Several inmates die when rabies virus sneaks into a prison. Is someone seeking the investigators’ attention?
Stress in prison: in the "Tatort" rabies cases cause controversy Photo: WDR/Thomas Kost
In the Dortmund "Tatort," Inspector Faber is always the star and never the case being told. Or rather, Faber’s life, which he visibly suffers from most of the time since his wife and daughter died in a car accident, is the actual "case" told in the Dortmund episodes since 2012. The plot of the backstory has developed quite a bit in the meantime, thanks in part to Jorg Hartmann’s pretty great performance. And with the cliffhanger of each episode, you almost wish the Dortmund "Tatort" was running on your trusted streaming service to watch now.
In the new episode, the background comes fully to the fore. Once again as a reminder: Faber does not believe in the accident in which his family died. He suspects that serial killer Markus Graf (Florian Bartholomai) provoked the crash. But even though Faber has been able to put Graf in prison for his series of murders of girls and young women, including subsequent preventive detention: Graf won’t let go of the inspector.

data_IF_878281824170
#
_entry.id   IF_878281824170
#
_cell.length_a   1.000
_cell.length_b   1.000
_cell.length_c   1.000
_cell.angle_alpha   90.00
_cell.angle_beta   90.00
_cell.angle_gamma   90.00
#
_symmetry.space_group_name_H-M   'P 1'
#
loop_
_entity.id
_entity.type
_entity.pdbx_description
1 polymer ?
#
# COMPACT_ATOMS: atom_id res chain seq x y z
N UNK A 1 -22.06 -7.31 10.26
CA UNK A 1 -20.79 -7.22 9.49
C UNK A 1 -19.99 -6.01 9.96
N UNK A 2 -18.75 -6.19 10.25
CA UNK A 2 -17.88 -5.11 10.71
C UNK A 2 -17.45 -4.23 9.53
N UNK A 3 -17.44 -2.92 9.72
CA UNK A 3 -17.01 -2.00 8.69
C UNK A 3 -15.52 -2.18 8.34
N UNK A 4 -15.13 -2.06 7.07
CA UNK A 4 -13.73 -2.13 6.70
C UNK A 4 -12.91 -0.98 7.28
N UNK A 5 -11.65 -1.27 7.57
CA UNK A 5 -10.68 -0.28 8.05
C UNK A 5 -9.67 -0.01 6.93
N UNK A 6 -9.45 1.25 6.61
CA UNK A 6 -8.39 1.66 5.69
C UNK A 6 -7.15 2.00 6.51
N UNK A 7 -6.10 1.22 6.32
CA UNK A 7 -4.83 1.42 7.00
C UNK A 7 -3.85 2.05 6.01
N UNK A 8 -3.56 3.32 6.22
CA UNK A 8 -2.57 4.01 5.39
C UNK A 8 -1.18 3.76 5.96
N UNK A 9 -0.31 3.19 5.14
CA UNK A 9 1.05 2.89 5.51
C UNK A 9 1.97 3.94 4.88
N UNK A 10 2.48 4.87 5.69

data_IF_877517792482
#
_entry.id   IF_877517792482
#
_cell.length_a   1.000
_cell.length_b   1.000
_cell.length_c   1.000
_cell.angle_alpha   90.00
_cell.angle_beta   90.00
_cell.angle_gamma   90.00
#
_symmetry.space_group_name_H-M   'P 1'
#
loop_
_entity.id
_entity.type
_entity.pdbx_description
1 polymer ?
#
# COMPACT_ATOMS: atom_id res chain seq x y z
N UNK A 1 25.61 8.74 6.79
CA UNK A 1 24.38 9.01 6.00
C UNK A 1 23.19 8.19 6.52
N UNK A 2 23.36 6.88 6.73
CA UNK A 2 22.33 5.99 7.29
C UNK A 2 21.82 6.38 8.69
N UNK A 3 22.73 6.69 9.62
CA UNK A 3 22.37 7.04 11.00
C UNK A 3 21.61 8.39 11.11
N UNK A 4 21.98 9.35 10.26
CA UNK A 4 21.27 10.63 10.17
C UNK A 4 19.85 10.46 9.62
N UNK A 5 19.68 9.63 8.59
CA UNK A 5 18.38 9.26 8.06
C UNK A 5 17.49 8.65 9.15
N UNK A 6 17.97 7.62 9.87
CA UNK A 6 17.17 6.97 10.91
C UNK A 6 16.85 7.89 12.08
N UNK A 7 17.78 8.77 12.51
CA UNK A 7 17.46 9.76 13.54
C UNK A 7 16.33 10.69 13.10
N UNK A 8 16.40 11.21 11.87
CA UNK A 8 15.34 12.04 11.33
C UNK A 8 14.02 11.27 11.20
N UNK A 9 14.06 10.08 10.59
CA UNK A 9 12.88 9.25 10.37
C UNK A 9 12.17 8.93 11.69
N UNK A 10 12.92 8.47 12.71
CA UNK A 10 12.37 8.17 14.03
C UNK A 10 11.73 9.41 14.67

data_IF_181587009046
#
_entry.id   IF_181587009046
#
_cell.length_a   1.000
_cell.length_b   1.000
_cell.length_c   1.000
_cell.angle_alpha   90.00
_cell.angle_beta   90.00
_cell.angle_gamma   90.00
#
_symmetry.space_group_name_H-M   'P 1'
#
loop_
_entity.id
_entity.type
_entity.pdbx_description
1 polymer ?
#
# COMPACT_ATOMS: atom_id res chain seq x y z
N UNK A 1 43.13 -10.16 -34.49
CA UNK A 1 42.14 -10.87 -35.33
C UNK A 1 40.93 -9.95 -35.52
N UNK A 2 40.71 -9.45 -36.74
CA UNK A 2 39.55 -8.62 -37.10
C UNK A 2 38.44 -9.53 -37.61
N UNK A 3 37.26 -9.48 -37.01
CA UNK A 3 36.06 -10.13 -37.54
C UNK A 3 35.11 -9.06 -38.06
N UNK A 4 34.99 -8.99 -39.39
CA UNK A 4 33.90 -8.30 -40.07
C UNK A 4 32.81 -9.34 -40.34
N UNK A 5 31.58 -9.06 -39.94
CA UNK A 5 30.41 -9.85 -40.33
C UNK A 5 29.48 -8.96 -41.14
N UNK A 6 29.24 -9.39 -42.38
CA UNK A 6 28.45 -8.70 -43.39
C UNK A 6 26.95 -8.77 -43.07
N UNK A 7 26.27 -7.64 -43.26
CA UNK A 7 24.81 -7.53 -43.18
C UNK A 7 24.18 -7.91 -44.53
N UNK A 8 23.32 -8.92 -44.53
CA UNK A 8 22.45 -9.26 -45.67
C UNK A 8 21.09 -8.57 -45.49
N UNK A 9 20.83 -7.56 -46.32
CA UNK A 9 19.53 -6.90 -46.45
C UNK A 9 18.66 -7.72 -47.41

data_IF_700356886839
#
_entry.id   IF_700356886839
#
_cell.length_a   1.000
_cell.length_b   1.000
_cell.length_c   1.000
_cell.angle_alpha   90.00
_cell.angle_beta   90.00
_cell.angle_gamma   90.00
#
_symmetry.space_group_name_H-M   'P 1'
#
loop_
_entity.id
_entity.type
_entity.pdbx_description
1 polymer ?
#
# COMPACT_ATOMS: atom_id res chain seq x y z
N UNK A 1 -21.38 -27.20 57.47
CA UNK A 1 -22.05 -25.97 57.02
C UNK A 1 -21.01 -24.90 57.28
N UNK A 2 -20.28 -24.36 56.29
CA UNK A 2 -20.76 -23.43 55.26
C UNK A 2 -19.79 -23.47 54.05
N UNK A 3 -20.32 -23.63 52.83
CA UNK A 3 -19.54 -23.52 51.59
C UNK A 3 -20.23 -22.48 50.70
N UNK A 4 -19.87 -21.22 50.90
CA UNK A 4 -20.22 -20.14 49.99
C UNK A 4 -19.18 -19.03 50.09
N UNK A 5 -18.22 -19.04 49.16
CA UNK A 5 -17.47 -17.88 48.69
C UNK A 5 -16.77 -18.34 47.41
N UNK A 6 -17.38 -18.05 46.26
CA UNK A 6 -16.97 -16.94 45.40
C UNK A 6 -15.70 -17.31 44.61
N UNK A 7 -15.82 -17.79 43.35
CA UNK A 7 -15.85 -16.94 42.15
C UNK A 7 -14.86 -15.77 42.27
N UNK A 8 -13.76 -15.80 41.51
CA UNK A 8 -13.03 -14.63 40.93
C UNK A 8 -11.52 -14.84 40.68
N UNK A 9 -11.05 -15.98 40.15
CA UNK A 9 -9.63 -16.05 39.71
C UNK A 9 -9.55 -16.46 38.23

Above all, of course, because Graf never confessed to being guilty of the accident, but keeps sending the inspector crumbs at his feet or by mail to his desk that prove nothing, but must reinforce Faber’s intuition that Graf is to blame for his family’s death: this time it’s a drawing showing the car wreck and the bodies. "I wanted your attention," Graf says when Faber visits him in jail shortly afterwards. "You have them now," says Faber.
All the more so when a rabies epidemic sweeps away one inmate after another in the prison, including the prison doctor Zander (Thomas Arnold), twitching cruelly and foaming at the mouth (Faber: "Like in one of those bad horror movies!"). How the pathogen got into the prison is quickly explained: a knife was elaborately prepared with the virus, a provoked stabbing among the inmates brought it into circulation. "But why this effort to kill people?" puzzle Faber’s colleagues Bohnisch (Anna Schudt) and Nora Dalay (Aylin Tezel).
Dortmund "Tatort": "Rabies," Sun., 8:15 p.m., ARD
Faber, meanwhile, thinks he knows: The whole mess is about him. Graf is playing with him again. "He’s obsessed with you, and you’re obsessed with him," Graf’s lawyer tells Faber when he asks her to talk to her client so he can tell the commissioner what he knows about the virus plot. The lawyer is probably right. And that’s how things can continue in Dortmund.